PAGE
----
I remember when I was deep in the thrones of my addictions (alcohol, drugs, and an eating disorder). I was living in the darkness. I felt alone and isolated. I didn't think anyone knew or could understand how I was feeling.
My identity was my addictions. I had no idea who I was.
This mentality and mindset was my reality up until a little over three years ago. I remember when I went to rehab, I thought I needed to stay for two weeks and break the cycle.
I was wrong.
Those two weeks turned into a few months and while I was down there, that innate light and spark within began to come to the surface. I was and continue to be a lucky one because the disease of addiction ultimately wants me dead.
I know many individuals who are active in their addictions. According to the Substance Abuse and Mental Health Services Administration (SAMHSA), 23.5 million Americans are addicted to alcohol and drugs. That's approximately one in every 10 Americans over the age of 12. The harsh reality is that only 11 percent of those with an addiction receive treatment.
Addiction takes the lives of far too many individuals. Every day I hear another story about an overdose death, suicide, or drunk driving accident.
There is still such a stigma tied to the word addiction. It is looked at as a form of weakness, or poor self-control. That is so far from the truth.
So I choose to be honest and open about my recovery. I do not keep it anonymous.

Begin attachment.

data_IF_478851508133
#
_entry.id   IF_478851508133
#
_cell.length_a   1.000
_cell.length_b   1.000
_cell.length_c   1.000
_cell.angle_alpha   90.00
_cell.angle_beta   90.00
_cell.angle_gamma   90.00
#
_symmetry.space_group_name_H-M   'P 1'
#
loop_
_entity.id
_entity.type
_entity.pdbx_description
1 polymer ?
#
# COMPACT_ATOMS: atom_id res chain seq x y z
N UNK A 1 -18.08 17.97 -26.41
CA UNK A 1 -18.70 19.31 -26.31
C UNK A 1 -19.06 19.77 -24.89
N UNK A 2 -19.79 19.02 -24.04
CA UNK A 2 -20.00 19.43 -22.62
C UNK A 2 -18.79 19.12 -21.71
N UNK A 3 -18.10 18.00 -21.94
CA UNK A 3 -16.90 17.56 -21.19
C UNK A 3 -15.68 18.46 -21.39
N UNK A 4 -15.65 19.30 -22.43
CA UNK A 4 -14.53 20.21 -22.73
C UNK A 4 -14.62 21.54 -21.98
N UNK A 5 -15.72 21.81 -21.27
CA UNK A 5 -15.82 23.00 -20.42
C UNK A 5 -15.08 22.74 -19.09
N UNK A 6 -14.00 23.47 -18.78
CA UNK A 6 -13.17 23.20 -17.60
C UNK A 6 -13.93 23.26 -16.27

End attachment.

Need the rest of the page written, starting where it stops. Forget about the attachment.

Here are 5 reasons why:
1. Reduces shame.
I lived with shame and guilt running the show for years. I stuffed down every emotion I was feeling and got myself involved in dangerous and embarrassing situations. This cycle continued and fueled my addictions. By outing my addictions, I am able to give them less power and tap into the person I was truly put here to be.
2. It helps others.
I never thought that my story would inspire others. I never thought people would want to listen to what I have to say. When I opened up about my addictions, a new connection with others began. A sense of vulnerability I never felt before. I have thousands of people part of my SPARKITE community and by being honest and open about my struggles, I watch as it helps and heals others.
3. Let go of baggage.
Carrying baggage is detrimental. I did it for years. When I got sober, I cleaned up my side of the street. By letting go of this baggage, I am able to focus on the here and now. And with this mindset, I can focus on helping, servicing, and inspiring others. That is part of my purpose for being here and the more I block that off, the more self-involved and destructive I am with myself.
4. No more secrets.
Secrets have an ability to give some this illusion of control and a small high. There is a power play involved with secrets. I experienced this first hand. I hid my addictions and destructive behaviors from most people. At the time I thought it was normal. I didn't realize a life without secrets was an option. So when I let go of my addictions, I couldn't hide anymore. And with this, I don't carry that shame, regret, or disappointment in myself. I can show up and take ownership over my life now.
5. Authentic relationships with others.
Relationships can be tricky. This is true for anyone. In the past it was never about fully being there for another person. It was always about what could I get from that person to fill the void I felt within. I needed that validation and since I wasn't getting it from within, I turned to everything outside of myself. Ultimately, that didn't work. I can now have authentic and intimate relationships with others. This means addressing my needs and desires and instead of holding onto anger and resentment, speaking my truth. It benefits all involved.
-- This feed and its contents are the property of The Huffington Post, and use is subject to our terms. It may be used for personal consumption, but may not be distributed on a website.